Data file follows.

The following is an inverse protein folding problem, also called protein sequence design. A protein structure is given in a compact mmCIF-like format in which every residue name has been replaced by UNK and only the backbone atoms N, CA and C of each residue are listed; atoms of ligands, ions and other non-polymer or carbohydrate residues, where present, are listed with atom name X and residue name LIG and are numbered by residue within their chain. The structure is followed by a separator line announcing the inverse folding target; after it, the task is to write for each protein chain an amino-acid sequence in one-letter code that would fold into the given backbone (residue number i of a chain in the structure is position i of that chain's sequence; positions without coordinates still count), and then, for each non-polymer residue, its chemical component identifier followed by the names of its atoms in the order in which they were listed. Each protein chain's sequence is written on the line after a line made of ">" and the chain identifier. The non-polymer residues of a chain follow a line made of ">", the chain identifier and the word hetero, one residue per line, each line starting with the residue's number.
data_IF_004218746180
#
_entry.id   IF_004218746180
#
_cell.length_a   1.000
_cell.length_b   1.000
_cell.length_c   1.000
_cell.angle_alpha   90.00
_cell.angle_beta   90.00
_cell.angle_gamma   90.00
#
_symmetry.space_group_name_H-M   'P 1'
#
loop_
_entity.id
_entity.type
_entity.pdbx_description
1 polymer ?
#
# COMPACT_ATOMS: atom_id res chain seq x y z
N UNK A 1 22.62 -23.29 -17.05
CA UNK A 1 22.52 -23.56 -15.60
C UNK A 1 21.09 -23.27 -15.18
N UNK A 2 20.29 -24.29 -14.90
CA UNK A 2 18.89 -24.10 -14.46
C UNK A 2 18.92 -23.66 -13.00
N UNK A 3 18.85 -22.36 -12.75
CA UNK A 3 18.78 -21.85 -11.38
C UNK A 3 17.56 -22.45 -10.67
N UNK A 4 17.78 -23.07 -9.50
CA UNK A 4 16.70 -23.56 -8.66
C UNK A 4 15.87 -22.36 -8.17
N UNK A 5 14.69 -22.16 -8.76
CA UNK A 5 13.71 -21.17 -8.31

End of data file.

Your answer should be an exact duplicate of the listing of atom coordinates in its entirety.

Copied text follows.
The following is an inverse protein folding problem, also called protein sequence design. A protein structure is given in a compact mmCIF-like format in which every residue name has been replaced by UNK and only the backbone atoms N, CA and C of each residue are listed; atoms of ligands, ions and other non-polymer or carbohydrate residues, where present, are listed with atom name X and residue name LIG and are numbered by residue within their chain. The structure is followed by a separator line announcing the inverse folding target; after it, the task is to write for each protein chain an amino-acid sequence in one-letter code that would fold into the given backbone (residue number i of a chain in the structure is position i of that chain's sequence; positions without coordinates still count), and then, for each non-polymer residue, its chemical component identifier followed by the names of its atoms in the order in which they were listed. Each protein chain's sequence is written on the line after a line made of ">" and the chain identifier. The non-polymer residues of a chain follow a line made of ">", the chain identifier and the word hetero, one residue per line, each line starting with the residue's number.
data_IF_004218746180
#
_entry.id   IF_004218746180
#
_cell.length_a   1.000
_cell.length_b   1.000
_cell.length_c   1.000
_cell.angle_alpha   90.00
_cell.angle_beta   90.00
_cell.angle_gamma   90.00
#
_symmetry.space_group_name_H-M   'P 1'
#
loop_
_entity.id
_entity.type
_entity.pdbx_description
1 polymer ?
#
# COMPACT_ATOMS: atom_id res chain seq x y z
N UNK A 1 22.62 -23.29 -17.05
CA UNK A 1 22.52 -23.56 -15.60
C UNK A 1 21.09 -23.27 -15.18
N UNK A 2 20.29 -24.29 -14.90
CA UNK A 2 18.89 -24.10 -14.46
C UNK A 2 18.92 -23.66 -13.00
N UNK A 3 18.85 -22.36 -12.75
CA UNK A 3 18.78 -21.85 -11.38
C UNK A 3 17.56 -22.45 -10.67
N UNK A 4 17.78 -23.07 -9.50
CA UNK A 4 16.70 -23.56 -8.66
C UNK A 4 15.87 -22.36 -8.17
N UNK A 5 14.69 -22.16 -8.76
CA UNK A 5 13.71 -21.17 -8.31